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Jawbone UP review: A less expensive alternative to the FuelBand with compromises

Continuing our series on activity trackers and their role in the gamification of health (see reviews on the Fitbit Ultra and Nike FuelBand), the Jawbone UP was released last fall to quite a bit of fanfare. Jawbone had established a solid reputation with their highly-acclaimed bluetooth headsets, which combined top of the line functionality with sleek and stylish designs.

With the UP, they hoped to continue their success into the burgeoning fitness technology market by releasing a slick, revolutionary device worn around the wrist, at a reasonable price of $99.

Unfortunately, shortly after release, reports came piling in of a device-breaking defect that affected a large majority of users.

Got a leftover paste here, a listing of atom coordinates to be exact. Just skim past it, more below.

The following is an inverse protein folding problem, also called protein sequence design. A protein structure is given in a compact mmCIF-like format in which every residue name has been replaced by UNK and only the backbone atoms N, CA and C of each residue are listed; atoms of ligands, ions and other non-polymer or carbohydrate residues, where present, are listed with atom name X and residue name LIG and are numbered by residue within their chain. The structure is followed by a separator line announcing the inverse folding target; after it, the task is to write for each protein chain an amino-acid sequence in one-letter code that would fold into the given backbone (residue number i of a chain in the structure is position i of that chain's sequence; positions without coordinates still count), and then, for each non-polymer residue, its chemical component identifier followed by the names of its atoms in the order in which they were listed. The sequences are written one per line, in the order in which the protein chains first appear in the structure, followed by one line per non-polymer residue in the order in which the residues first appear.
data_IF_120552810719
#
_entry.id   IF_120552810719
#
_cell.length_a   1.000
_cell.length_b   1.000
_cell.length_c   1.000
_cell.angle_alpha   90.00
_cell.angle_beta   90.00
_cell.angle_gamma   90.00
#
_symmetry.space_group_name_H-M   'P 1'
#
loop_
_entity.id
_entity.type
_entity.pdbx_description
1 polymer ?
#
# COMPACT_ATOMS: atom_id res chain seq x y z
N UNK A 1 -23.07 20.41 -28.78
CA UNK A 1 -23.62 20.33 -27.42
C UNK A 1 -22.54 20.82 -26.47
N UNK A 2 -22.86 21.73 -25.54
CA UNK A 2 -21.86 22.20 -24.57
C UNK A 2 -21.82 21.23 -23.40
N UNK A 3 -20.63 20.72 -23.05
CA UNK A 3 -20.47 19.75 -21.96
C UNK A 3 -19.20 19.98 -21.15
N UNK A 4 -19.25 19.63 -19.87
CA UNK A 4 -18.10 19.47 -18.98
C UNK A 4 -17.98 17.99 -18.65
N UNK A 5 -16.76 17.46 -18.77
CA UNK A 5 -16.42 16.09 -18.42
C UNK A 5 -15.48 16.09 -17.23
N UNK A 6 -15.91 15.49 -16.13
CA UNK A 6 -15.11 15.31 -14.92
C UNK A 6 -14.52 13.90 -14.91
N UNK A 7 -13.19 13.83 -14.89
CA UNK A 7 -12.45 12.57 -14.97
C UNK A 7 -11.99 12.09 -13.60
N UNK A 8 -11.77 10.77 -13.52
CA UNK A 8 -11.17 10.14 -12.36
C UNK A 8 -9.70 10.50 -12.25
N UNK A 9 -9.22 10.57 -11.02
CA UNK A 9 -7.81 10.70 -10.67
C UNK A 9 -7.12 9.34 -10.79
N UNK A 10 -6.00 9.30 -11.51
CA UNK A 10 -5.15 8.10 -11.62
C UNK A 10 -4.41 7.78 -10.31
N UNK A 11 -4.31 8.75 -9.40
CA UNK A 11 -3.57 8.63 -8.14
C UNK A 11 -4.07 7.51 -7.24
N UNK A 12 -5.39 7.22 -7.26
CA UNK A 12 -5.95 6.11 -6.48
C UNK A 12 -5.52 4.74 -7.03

This PR nightmare led to Jawbone taking the extreme measure of issuing full refunds to every owner (with promise of replacements when the issue is resolved), and the UP was pulled from the market.

As an original buyer of the UP, I was able to obtain a replacement that seems to be unaffected by the defect. Does the UP have enough for Jawbone recover from this significant setback, or has Nike stolen its thunder?

Hardware: Lives Up to the Jawbone Reputation, But Lacking a Screen

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When the Jawbone UP hit the market, it was a one of a kind device. The FuelBand still did not have a release date, and the Jawbone was on store shelves, as a uniquely trendy wrist-worn pedometer that communicated with the iPhone. Like the Fuelband, it resembles a black Livestrong-style bracelet, but unlike the FuelBand, it wraps around and clings to the wrist, rather than requiring a clasp. Also unlike the FuelBand, the Jawbone tapers significantly on the ventral aspect of the wrist (although it remains nearly equally thick on the dorsal aspect).